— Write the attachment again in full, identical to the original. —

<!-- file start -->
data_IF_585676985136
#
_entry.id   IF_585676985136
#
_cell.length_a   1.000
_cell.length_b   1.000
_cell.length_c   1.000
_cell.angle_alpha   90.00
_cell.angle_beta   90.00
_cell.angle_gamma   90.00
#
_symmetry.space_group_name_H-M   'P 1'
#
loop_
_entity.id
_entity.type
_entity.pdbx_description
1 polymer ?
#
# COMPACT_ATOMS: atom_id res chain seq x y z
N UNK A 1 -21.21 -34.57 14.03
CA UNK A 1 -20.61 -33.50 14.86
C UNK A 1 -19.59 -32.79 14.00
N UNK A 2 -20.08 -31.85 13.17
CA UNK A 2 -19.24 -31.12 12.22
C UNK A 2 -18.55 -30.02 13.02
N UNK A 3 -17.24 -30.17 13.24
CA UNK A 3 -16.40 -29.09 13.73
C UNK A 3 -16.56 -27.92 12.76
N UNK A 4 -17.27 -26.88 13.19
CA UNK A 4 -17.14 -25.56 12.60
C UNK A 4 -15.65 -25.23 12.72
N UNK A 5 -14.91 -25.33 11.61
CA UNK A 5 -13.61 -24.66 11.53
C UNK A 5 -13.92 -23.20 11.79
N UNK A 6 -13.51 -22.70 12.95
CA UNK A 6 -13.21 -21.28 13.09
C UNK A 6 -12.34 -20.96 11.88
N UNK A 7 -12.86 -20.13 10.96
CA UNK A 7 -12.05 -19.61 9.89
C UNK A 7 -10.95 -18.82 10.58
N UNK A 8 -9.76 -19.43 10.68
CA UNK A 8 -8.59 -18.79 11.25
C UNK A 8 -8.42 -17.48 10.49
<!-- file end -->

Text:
data_IF_585676985136
#
_entry.id   IF_585676985136
#
_cell.length_a   1.000
_cell.length_b   1.000
_cell.length_c   1.000
_cell.angle_alpha   90.00
_cell.angle_beta   90.00
_cell.angle_gamma   90.00
#
_symmetry.space_group_name_H-M   'P 1'
#
loop_
_entity.id
_entity.type
_entity.pdbx_description
1 polymer ?
#
# COMPACT_ATOMS: atom_id res chain seq x y z
N UNK A 1 -21.21 -34.57 14.03
CA UNK A 1 -20.61 -33.50 14.86
C UNK A 1 -19.59 -32.79 14.00
N UNK A 2 -20.08 -31.85 13.17
CA UNK A 2 -19.24 -31.12 12.22
C UNK A 2 -18.55 -30.02 13.02
N UNK A 3 -17.24 -30.17 13.24
CA UNK A 3 -16.40 -29.09 13.73
C UNK A 3 -16.56 -27.92 12.76
N UNK A 4 -17.27 -26.88 13.19
CA UNK A 4 -17.14 -25.56 12.60
C UNK A 4 -15.65 -25.23 12.72
N UNK A 5 -14.91 -25.33 11.61
CA UNK A 5 -13.61 -24.66 11.53
C UNK A 5 -13.92 -23.20 11.79
N UNK A 6 -13.51 -22.70 12.95
CA UNK A 6 -13.21 -21.28 13.09
C UNK A 6 -12.34 -20.96 11.88
N UNK A 7 -12.86 -20.13 10.96
CA UNK A 7 -12.05 -19.61 9.89
C UNK A 7 -10.95 -18.82 10.58
N UNK A 8 -9.76 -19.43 10.68
CA UNK A 8 -8.59 -18.79 11.25
C UNK A 8 -8.42 -17.48 10.49